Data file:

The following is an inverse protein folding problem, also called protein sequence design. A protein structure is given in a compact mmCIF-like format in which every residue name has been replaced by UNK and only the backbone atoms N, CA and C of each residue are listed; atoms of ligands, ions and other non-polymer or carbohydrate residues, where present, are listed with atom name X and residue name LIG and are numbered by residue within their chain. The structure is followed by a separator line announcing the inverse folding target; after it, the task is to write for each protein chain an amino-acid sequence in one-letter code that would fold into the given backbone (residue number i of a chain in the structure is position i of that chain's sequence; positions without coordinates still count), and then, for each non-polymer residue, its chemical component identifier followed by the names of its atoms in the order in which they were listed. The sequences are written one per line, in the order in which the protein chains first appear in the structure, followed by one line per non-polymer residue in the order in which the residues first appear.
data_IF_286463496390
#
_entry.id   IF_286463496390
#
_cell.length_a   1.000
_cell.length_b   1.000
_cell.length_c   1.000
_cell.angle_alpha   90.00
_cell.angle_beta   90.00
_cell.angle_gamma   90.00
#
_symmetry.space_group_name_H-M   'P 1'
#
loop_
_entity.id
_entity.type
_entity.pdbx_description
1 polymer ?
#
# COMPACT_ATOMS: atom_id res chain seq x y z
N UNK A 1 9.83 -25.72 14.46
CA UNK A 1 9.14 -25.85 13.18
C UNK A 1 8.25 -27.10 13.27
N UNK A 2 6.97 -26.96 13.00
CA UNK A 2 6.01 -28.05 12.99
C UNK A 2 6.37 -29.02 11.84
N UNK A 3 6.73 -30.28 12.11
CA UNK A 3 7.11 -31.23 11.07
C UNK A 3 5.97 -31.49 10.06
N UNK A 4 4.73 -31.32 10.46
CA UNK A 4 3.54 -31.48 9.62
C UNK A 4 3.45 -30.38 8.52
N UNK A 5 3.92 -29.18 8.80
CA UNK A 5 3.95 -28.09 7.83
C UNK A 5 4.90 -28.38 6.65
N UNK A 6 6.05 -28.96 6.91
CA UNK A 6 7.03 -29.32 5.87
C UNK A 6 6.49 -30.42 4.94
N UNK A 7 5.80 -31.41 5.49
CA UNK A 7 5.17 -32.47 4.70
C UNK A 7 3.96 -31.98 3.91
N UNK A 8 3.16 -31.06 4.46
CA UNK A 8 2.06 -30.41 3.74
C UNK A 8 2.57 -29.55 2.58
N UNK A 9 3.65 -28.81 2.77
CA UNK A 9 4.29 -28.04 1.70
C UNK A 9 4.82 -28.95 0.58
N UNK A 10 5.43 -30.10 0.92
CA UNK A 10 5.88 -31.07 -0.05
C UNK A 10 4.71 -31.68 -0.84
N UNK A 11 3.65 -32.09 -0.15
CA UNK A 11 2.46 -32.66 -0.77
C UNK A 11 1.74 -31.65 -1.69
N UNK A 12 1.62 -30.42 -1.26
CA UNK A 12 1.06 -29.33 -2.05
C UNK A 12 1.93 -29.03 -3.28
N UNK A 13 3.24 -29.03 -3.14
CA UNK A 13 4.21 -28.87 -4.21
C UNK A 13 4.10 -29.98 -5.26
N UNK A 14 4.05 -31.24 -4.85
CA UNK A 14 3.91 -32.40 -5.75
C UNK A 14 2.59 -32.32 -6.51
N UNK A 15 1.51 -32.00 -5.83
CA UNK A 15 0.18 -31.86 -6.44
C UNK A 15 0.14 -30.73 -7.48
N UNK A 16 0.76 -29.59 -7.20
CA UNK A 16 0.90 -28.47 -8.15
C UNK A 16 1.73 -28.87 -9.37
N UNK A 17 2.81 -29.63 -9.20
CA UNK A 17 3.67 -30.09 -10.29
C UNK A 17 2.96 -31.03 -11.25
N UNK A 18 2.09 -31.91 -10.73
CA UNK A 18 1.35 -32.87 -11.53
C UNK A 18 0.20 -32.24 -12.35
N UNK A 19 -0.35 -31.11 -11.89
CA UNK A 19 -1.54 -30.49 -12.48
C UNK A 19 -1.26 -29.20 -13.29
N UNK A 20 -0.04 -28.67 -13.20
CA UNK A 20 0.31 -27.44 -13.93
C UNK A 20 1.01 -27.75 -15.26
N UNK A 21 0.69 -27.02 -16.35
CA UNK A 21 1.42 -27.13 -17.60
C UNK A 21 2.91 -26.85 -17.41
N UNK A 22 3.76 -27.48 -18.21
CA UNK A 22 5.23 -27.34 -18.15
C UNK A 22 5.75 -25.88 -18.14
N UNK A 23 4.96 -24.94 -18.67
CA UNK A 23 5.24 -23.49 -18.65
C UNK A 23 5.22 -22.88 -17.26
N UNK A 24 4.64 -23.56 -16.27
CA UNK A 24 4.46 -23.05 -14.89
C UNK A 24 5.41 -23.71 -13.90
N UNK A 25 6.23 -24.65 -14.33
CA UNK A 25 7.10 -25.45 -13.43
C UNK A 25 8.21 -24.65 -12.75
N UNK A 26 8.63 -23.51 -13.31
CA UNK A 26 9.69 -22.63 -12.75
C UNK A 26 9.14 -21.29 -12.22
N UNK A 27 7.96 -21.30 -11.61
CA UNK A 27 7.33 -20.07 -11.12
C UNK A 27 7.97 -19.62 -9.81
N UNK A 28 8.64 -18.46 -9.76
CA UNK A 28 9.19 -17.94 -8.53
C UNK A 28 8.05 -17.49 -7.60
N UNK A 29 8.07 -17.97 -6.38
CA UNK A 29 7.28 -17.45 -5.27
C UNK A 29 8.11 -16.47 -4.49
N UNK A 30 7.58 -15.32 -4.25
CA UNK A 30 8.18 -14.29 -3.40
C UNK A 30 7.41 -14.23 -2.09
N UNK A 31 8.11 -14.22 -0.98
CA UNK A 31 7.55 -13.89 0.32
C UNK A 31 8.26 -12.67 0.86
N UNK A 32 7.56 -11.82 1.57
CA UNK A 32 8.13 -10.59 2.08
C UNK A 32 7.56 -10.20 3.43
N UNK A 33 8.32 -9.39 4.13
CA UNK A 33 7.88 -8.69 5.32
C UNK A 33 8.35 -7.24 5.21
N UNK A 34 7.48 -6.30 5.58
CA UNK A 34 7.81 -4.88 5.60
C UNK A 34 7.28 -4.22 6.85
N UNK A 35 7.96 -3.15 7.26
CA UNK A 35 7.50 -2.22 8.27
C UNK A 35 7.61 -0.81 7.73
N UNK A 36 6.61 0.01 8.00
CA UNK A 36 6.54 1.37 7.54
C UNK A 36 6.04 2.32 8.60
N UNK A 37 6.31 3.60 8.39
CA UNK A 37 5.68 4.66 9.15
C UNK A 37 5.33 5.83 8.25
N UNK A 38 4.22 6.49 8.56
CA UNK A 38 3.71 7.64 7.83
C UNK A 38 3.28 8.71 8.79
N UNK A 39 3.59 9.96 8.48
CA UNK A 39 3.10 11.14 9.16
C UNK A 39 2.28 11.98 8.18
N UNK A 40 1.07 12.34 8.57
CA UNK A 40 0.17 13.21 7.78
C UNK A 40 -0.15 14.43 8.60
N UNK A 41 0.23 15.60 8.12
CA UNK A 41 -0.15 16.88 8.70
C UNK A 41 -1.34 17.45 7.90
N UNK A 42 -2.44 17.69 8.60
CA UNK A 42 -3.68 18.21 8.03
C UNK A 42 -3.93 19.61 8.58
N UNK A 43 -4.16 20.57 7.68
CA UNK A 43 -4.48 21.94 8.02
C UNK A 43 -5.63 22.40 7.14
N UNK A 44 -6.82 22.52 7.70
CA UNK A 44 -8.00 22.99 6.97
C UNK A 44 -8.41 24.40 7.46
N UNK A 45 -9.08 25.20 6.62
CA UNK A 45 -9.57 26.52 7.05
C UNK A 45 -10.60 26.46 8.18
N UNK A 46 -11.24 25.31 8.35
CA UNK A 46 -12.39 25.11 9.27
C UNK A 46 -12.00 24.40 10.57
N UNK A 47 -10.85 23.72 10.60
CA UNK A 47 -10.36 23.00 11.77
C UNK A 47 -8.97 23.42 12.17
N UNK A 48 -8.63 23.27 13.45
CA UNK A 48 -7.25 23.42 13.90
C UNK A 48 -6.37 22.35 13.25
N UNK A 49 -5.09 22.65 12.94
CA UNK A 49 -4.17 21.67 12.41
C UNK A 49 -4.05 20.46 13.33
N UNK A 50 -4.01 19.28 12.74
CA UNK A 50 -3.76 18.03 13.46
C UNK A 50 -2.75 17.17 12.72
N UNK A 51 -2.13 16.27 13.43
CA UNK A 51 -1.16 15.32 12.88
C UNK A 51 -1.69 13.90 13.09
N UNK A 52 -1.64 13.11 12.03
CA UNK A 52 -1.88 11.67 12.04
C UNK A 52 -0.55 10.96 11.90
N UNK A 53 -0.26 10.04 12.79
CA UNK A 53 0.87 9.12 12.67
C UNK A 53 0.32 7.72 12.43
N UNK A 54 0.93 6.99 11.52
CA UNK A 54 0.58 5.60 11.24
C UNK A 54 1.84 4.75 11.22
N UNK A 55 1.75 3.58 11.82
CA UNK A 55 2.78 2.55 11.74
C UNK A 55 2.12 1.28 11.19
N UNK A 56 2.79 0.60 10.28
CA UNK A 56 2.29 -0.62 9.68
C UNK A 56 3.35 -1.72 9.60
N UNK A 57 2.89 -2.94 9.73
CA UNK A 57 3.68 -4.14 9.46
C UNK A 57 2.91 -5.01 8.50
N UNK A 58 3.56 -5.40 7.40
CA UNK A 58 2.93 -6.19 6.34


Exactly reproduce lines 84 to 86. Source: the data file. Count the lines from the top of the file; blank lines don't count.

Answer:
C UNK A 21 2.91 -26.85 -17.41
N UNK A 22 3.76 -27.48 -18.21
CA UNK A 22 5.23 -27.34 -18.15